Francis Wachira was employed as a fruit vendor at Nairobi’s Marikiti market where he worked for five years making a living from the Sh100 he earned every day.
It was a job he did passionately but without earning much, he realised he could be more successful if he broke out on his own to start a fruit and vegetable business.
However his dream for a while would remain just a dream for Mr Wachira lacked start up capital. He took to tending an unkempt playground in his Ofafa Jericho neighbourhood, ensuring the grass was cut and neat. After the first few months, Mr Wachira thought of using part of the field to plant vegetables.
“At first my intention was to use this land for my own benefit but with time I was approached by the Ministry of Agriculture who then offered to support me in teaching others on the importance of urban farming,” says Mr Wachira.
His small farm attracted the local community’s interest and they would come to harvest kale and spinach, which spurred Mr Wachira to diversify and offer more. He also advised them to start their own farms and begun offering support.
He would buy vegetable seeds, plant them in his nursery and supply seedlings to anyone in the community interested in farming.
That was 10 years ago. Mr Wachira, who is popularly known as the Rabbit King, now practices urban organic farming as well as animal husbandry. He grows all kinds of vegetables in the quarter acre piece of land, from traditional vegetables to carrots and beetroots, and keeps rabbits, guinea pigs, chicken, goats, geese and quail for sale.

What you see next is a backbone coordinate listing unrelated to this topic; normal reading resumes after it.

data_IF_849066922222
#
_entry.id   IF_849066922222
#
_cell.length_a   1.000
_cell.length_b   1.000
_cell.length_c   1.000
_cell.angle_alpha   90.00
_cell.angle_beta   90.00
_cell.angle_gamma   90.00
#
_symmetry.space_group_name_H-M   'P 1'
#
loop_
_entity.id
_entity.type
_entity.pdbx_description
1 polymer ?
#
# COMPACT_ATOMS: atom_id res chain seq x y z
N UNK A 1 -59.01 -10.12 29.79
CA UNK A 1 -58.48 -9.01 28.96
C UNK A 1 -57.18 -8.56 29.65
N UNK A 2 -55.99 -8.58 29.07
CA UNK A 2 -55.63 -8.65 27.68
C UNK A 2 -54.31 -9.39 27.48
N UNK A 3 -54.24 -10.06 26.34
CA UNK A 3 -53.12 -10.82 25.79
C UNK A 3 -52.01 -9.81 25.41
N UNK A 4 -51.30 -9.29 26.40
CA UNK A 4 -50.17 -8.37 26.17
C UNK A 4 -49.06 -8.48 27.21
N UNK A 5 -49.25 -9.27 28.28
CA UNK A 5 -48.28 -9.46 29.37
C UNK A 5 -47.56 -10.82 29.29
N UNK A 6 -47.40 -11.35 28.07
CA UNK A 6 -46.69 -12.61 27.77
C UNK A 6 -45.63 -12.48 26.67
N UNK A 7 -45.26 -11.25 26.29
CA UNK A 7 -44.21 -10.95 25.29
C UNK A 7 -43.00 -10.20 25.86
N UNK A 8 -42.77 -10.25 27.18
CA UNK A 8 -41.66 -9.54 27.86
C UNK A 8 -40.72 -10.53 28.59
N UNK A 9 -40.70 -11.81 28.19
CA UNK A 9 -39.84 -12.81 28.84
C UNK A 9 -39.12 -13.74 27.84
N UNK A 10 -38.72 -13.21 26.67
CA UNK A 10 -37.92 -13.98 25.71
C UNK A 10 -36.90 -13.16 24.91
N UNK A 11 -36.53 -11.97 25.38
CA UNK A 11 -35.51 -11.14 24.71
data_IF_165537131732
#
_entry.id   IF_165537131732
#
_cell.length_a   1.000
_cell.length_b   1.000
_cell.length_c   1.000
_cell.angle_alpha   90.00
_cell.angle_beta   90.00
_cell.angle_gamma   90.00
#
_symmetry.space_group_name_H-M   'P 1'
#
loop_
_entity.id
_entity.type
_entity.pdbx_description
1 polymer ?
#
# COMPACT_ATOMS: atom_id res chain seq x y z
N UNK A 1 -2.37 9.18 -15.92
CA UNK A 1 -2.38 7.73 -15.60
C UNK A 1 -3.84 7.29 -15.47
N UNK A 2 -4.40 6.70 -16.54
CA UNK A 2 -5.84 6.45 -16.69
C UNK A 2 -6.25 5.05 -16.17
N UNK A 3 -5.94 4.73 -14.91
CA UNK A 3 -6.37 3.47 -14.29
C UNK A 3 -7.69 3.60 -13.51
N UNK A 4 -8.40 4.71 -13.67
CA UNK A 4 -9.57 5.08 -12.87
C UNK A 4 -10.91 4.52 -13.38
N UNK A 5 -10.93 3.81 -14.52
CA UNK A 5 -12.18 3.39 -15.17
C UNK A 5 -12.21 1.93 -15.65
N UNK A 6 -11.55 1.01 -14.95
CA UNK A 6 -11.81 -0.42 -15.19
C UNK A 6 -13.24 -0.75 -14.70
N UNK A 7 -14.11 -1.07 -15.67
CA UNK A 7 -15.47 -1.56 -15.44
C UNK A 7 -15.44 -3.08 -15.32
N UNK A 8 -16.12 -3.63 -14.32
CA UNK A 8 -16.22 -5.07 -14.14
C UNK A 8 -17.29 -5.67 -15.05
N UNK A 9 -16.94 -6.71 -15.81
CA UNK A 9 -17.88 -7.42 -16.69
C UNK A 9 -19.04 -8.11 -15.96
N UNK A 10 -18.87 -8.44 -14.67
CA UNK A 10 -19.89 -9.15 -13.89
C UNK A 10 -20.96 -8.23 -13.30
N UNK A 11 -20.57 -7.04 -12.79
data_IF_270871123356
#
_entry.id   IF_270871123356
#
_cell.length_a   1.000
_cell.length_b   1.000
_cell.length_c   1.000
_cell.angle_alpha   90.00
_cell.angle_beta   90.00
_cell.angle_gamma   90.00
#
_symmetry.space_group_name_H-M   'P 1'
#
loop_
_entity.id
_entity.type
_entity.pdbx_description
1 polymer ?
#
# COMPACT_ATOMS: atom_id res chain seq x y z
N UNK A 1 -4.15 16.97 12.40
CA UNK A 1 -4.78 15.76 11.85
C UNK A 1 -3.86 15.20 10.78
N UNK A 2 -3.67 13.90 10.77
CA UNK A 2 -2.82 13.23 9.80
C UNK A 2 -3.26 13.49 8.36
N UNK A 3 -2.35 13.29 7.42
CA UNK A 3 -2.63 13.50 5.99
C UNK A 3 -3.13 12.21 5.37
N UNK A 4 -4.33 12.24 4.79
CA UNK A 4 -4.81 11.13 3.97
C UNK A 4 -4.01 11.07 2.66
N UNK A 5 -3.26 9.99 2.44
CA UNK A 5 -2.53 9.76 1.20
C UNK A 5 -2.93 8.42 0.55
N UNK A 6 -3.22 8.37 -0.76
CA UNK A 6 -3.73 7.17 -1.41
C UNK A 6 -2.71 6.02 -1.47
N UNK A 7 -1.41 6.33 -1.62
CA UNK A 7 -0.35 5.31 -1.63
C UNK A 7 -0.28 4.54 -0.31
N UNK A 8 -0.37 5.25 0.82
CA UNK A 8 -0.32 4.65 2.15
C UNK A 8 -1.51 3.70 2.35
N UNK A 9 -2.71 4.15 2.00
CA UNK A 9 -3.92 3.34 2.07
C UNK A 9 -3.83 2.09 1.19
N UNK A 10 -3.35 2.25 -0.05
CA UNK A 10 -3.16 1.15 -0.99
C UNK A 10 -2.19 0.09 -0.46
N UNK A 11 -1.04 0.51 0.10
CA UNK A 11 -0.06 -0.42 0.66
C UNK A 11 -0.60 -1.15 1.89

Mr Wachira begun keeping rabbits in 2005 after a training session on entrepreneurship. At the time there was no market for the animals but soon farmers who wanted to try their hand at the venture begun visiting his farm for training.
“There was a time I supplied Tuskys Supermarkets with 50 pieces of rabbit meat per day due to the demand,” he says.
He has 14 goats he keeps for their milk, which he sells at Sh200 per litre. He has many clients who have embraced the idea of goat milk due to its nutritional benefits. He also keep 200 guinea pigs, another growing market, which he found out were a delicacy in Baringo, Kitui and parts of Central Kenya.
Mr Wachira is now known as an ambassador for urban farming, a title that has seen him feature his produce at local and international trade fairs. Mazingira Institute sponsored him for a visit to the US where he underwent training on the benefits of urban farming.
Apart from providing daily food to Mr Wachira and his family, the once deserted field is now a learning tool for many who are interested in urban farming. Mr Wachira receives five to 10 visitors every week who come for tips on how to sustain their crops in an urban setting.
“Small scale farming is growing and having a variety of vegetable and animals is essential to cut cost of buying food as well as for staying healthy,” he says, adding that organic foods are expensive but people can still grow them in their backyard.
He advocates for growing of vegetables instead of flowers, whether in an empty can, old pots or in a sack.